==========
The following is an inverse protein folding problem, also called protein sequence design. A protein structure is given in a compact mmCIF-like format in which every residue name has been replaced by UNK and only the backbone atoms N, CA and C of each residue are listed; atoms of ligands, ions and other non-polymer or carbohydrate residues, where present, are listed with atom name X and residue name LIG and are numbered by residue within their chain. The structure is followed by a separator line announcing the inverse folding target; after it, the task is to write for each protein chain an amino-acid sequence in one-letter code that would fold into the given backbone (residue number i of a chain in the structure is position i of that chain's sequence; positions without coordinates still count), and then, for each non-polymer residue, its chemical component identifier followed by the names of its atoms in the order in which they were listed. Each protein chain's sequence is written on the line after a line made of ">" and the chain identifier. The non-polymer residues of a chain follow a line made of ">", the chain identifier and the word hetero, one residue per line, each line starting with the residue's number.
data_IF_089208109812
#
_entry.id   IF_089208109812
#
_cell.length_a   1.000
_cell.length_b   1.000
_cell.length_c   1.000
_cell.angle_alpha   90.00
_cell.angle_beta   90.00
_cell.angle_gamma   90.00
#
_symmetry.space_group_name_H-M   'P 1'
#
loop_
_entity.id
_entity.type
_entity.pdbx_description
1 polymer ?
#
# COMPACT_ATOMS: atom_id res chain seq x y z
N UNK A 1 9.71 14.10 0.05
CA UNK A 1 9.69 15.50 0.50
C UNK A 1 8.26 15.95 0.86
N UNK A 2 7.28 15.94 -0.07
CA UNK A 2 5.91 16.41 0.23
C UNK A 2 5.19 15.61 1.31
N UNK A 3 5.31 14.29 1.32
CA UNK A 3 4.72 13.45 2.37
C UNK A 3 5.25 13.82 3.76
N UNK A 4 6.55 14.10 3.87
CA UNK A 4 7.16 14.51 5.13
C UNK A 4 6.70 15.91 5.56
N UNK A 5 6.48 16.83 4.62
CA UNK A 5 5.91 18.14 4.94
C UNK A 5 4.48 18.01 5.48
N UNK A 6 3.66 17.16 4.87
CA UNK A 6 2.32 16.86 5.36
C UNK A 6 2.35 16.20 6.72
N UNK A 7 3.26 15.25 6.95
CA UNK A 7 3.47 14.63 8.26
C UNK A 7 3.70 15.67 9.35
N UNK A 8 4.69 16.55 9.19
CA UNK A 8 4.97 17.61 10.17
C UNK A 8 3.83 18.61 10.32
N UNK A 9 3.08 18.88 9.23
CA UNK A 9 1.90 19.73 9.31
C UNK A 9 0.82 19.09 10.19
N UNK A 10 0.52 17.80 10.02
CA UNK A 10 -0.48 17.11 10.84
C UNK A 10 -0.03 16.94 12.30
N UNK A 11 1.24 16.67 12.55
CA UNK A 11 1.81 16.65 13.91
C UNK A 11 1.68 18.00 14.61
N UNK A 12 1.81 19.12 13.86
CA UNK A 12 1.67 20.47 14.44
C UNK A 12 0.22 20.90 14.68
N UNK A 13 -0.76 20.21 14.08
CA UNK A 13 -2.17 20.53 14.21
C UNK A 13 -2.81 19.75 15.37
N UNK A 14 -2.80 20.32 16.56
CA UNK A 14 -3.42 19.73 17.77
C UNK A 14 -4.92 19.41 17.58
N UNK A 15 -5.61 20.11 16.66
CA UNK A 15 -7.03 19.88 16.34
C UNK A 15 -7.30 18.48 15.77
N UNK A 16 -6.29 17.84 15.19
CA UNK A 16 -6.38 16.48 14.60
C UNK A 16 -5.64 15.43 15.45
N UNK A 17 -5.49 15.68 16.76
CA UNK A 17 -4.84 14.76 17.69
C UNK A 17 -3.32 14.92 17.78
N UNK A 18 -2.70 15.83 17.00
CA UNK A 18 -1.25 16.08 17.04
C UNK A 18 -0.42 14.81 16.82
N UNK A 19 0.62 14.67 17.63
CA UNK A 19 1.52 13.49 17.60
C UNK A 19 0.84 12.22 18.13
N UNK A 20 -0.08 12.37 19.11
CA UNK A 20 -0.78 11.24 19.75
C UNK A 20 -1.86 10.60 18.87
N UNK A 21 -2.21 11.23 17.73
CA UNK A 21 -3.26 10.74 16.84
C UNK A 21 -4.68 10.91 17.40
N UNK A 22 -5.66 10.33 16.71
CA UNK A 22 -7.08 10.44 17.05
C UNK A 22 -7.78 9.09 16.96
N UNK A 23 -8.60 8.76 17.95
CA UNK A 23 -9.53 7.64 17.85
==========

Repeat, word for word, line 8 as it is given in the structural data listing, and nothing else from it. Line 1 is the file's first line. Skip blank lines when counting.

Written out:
_cell.length_c   1.000